The following is a copy of a speech by retired U.S. Navy Admiral John B. Nathman at the Democratic National Convention.
Today and every day, our military men and women serve our country with their actions and deeds. The veterans standing with me, all veterans of Iraq and Afghanistan, are part of a proud legacy—from those who defended us in the earliest days of our country to the "greatest generation" in World War II to those who served and sacrificed in Korea, Vietnam, the Gulf War, the Balkans; anywhere they've been needed. Today's servicemen and women have been called the "next great generation," and they live up to their calling in everything they do. They've gone beyond the call of duty in every way one can imagine. I served in the United States Navy for thirty-seven years. As a fighter pilot, as commander of the Naval Air Forces, and as vice chief of the Navy—I've heard plenty of folks praise the military and thank us for our service. We appreciate the gratitude.
And since the day he took office, the president has demonstrated that he respects and understands the challenges for those who wear a uniform. For every branch of the service, for those in civilian clothes or the uniform, President Obama gives us a foreign policy worthy of the men and women on this stage, to ensure that wherever they serve, their uniform and dedication is respected, and that their service makes a difference for America.
For every veteran who comes home wounded, the president invested in the VA and expanded care to more than a half million returning troops who deserve that care. For every family waiting at home, anxious every time the phone rings, the president, the first lady, and Dr. Jill Biden are engaging whole communities to support those families. And for every man and woman coming back to an uncertain future, the president strives to help veterans apply their talents, expand their skills and get good jobs. Last year, he challenged American businesses to hire 100,000 veterans and military spouses. He and the first lady got businesses across the private sector to sign on, supported by tax credits for hiring our veterans and wounded warriors. Last month, these same participating businesses reported that they've exceeded the goal by 25 percent— ahead of schedule—and now they're committing to bring on a quarter million more new veteran jobs.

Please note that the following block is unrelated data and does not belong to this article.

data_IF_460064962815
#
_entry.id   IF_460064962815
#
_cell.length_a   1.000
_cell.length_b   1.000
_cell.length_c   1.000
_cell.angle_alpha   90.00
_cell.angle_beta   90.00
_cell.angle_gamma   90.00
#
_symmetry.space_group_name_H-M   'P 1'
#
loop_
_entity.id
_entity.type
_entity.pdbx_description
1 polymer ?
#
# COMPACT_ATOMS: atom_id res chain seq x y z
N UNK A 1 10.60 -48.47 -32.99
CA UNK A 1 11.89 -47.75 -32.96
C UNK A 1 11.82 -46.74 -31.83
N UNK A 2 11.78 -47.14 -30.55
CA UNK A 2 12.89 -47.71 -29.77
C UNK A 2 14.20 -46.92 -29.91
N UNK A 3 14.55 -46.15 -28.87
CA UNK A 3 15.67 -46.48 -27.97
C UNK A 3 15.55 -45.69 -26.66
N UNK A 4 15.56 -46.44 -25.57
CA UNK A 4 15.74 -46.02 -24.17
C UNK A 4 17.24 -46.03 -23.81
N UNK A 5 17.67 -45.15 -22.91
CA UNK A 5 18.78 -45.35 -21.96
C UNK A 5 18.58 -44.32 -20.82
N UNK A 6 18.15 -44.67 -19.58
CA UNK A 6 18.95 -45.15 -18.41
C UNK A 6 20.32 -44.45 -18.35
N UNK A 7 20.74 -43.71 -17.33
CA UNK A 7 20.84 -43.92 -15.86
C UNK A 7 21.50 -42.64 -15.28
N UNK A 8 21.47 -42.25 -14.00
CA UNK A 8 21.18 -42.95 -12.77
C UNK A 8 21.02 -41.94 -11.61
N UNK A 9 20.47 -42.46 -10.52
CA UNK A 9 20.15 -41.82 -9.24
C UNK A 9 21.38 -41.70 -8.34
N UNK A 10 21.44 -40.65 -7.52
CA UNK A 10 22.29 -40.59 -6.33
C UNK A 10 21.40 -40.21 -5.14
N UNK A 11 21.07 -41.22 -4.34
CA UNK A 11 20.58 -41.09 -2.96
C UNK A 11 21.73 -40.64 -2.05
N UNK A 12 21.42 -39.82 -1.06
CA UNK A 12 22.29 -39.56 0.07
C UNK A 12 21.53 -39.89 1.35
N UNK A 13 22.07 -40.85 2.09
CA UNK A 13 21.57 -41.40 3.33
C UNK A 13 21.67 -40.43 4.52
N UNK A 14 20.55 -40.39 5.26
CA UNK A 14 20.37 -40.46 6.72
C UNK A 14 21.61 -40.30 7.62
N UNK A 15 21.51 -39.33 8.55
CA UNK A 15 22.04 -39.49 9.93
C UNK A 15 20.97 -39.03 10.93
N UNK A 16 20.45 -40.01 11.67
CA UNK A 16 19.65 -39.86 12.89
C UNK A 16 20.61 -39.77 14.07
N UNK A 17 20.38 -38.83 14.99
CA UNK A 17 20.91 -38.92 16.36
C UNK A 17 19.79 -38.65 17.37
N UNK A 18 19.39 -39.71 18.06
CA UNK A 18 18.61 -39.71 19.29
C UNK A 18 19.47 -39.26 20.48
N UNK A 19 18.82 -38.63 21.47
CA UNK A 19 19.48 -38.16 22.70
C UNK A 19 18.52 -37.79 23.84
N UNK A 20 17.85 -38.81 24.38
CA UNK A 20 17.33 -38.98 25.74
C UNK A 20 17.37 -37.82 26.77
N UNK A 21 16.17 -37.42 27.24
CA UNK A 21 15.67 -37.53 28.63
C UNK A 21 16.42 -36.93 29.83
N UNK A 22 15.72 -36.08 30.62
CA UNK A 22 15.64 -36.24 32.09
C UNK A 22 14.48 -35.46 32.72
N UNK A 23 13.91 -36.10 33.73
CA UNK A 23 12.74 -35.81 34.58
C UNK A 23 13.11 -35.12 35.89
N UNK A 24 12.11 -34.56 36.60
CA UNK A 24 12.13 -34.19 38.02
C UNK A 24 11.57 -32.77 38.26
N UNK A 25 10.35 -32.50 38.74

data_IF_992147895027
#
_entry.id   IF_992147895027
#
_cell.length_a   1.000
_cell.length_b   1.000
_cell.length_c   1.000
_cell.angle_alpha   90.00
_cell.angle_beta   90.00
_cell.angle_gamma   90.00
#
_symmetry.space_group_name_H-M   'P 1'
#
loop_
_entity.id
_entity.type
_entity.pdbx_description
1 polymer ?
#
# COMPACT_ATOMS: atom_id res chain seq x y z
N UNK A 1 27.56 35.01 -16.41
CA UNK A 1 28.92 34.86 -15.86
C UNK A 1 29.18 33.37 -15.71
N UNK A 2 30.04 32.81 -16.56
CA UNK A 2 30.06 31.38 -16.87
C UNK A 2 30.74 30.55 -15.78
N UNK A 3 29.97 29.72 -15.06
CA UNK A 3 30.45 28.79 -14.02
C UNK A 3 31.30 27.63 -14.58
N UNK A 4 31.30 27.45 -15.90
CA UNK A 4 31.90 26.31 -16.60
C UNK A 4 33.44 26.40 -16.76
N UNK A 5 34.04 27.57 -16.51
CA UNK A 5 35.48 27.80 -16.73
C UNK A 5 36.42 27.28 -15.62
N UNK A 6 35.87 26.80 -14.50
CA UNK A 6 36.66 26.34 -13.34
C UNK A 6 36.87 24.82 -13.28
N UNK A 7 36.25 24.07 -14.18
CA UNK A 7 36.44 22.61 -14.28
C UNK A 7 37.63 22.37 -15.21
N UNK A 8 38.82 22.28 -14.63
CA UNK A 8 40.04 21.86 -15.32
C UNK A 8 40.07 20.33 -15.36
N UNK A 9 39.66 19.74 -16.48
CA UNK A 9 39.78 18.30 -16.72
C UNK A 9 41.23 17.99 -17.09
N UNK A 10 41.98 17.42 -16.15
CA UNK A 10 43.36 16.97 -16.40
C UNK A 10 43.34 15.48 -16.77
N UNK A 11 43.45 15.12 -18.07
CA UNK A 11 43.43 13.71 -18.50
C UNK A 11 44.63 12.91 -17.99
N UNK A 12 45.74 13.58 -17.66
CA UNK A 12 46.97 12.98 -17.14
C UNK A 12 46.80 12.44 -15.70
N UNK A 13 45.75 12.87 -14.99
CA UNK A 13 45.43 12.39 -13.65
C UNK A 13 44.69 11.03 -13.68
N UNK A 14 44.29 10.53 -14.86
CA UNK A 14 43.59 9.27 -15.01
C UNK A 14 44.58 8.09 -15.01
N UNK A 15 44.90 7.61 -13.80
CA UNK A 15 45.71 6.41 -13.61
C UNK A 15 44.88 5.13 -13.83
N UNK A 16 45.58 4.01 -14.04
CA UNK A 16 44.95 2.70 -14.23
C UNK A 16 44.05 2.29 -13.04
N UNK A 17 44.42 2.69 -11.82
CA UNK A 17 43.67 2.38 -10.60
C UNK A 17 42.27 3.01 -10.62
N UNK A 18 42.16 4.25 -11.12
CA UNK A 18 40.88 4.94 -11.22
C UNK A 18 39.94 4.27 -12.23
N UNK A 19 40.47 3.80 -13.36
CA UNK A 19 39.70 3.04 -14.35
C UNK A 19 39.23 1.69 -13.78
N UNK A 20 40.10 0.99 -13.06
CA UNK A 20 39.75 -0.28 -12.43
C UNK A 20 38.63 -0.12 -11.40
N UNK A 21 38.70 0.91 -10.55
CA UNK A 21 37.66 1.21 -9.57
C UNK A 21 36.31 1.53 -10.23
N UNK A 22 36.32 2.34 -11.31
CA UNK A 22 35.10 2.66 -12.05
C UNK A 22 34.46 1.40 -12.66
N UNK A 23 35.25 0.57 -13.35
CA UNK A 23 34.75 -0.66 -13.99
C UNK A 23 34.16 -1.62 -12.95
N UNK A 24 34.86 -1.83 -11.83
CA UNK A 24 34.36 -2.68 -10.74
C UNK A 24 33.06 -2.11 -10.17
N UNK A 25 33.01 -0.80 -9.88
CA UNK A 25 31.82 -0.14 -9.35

And it's not just about finding jobs today; it's about giving these men and women the chance to learn the skills for the jobs of tomorrow. That's why I'm proud that the president is offering veterans the best education benefits since the original GI Bill. This education is something that can and will change their lives, and it guarantees American progress, vitality and growth.
My parents were members of the "greatest generation." My dad joined the Army Air Corps in 1940 as an enlisted man fixing bombers in World War II. He served a career in the Strategic Air Command. My mother was a volunteer for the USO. Later, as a widow, she raised five children. In the years since, I've been privileged to lead and serve with members of this "next great generation." I see in them tough, bright, courageous, inspiring men and women. I see this country's future leaders. These service members have been to some of the bleakest corners of the globe. They know how good this country is. They know firsthand what America means to the world and they are going to bring us to the next great moment in our nation's history, because president Obama is standing with them.
Tonight, we are standing here with you. We are standing with our president. The men and women on this stage are only a small sample of this amazing generation. Americans from Texas, Virginia, Florida,Oregon, New York, Nevada, Hawaii, North Carolina and all across this great country. So for them and everyone they represent, please stand with me in saying thank you.